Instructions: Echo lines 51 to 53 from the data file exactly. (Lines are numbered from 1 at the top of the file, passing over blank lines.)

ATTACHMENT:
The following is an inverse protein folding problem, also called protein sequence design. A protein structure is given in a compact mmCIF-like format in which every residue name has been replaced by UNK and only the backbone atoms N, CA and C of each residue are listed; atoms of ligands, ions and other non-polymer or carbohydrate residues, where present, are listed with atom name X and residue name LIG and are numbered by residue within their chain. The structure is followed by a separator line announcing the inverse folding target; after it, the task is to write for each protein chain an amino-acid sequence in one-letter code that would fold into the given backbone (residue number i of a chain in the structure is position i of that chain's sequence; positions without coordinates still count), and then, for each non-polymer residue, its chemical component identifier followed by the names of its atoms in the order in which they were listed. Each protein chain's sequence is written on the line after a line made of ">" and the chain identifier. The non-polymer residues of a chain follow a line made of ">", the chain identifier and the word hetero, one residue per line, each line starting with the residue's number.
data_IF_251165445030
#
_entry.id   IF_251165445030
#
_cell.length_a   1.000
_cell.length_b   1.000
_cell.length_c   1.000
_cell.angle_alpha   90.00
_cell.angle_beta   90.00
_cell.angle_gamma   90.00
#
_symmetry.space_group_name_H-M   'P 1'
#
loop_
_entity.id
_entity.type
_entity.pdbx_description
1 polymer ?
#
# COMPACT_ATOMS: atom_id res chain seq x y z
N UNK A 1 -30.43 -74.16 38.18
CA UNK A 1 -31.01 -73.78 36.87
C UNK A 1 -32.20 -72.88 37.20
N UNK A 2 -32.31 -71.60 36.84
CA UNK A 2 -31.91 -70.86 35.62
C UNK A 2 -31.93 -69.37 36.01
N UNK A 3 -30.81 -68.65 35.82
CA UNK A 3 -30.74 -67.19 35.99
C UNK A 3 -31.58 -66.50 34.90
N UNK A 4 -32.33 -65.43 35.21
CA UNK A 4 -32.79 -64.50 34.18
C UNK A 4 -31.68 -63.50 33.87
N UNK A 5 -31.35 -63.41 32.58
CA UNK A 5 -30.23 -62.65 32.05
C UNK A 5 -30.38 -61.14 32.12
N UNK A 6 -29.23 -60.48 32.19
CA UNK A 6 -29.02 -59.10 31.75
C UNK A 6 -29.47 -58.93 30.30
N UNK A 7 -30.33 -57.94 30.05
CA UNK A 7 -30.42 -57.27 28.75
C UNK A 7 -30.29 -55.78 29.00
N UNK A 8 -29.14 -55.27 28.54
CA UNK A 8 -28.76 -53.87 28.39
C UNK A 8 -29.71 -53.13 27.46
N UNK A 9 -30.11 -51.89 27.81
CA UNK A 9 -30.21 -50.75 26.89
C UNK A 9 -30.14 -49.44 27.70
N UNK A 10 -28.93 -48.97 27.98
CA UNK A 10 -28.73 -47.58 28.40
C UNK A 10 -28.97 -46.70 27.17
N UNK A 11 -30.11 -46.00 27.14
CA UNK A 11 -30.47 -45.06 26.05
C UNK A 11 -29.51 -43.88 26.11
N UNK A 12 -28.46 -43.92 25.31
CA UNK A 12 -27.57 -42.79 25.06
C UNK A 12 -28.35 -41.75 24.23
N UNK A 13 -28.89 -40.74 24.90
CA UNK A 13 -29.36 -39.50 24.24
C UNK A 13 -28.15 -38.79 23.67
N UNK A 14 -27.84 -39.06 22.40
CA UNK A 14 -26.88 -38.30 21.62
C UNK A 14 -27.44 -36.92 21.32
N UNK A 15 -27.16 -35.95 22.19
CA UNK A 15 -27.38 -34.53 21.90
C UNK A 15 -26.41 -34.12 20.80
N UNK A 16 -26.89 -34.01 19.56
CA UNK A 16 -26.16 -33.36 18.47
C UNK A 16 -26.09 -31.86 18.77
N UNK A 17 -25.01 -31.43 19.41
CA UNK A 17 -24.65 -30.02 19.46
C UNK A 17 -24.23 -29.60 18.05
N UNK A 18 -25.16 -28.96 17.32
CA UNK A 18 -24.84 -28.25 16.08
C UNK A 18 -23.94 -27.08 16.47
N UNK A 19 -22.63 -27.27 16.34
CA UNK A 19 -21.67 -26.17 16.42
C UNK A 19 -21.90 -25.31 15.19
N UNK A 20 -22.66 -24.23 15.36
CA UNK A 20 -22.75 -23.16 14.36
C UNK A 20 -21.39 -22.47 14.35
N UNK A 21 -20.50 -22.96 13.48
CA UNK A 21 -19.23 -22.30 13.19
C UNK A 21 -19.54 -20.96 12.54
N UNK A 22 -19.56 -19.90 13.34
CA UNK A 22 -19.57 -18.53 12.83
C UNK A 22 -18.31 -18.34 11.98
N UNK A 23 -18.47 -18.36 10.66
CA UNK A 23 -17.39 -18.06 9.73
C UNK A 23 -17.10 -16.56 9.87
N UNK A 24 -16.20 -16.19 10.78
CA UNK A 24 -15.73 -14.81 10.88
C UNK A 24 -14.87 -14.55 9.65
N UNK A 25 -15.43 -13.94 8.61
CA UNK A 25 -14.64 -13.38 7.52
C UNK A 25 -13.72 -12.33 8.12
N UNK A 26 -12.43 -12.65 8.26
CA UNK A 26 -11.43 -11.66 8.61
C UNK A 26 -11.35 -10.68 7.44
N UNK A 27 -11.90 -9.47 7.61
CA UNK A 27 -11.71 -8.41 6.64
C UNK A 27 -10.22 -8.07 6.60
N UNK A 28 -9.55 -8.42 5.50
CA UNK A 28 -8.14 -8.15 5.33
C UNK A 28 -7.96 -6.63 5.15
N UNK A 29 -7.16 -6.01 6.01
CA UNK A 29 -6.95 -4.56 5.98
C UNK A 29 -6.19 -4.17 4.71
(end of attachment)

C UNK A 10 -28.97 -46.70 27.17
N UNK A 11 -30.11 -46.00 27.14
CA UNK A 11 -30.47 -45.06 26.05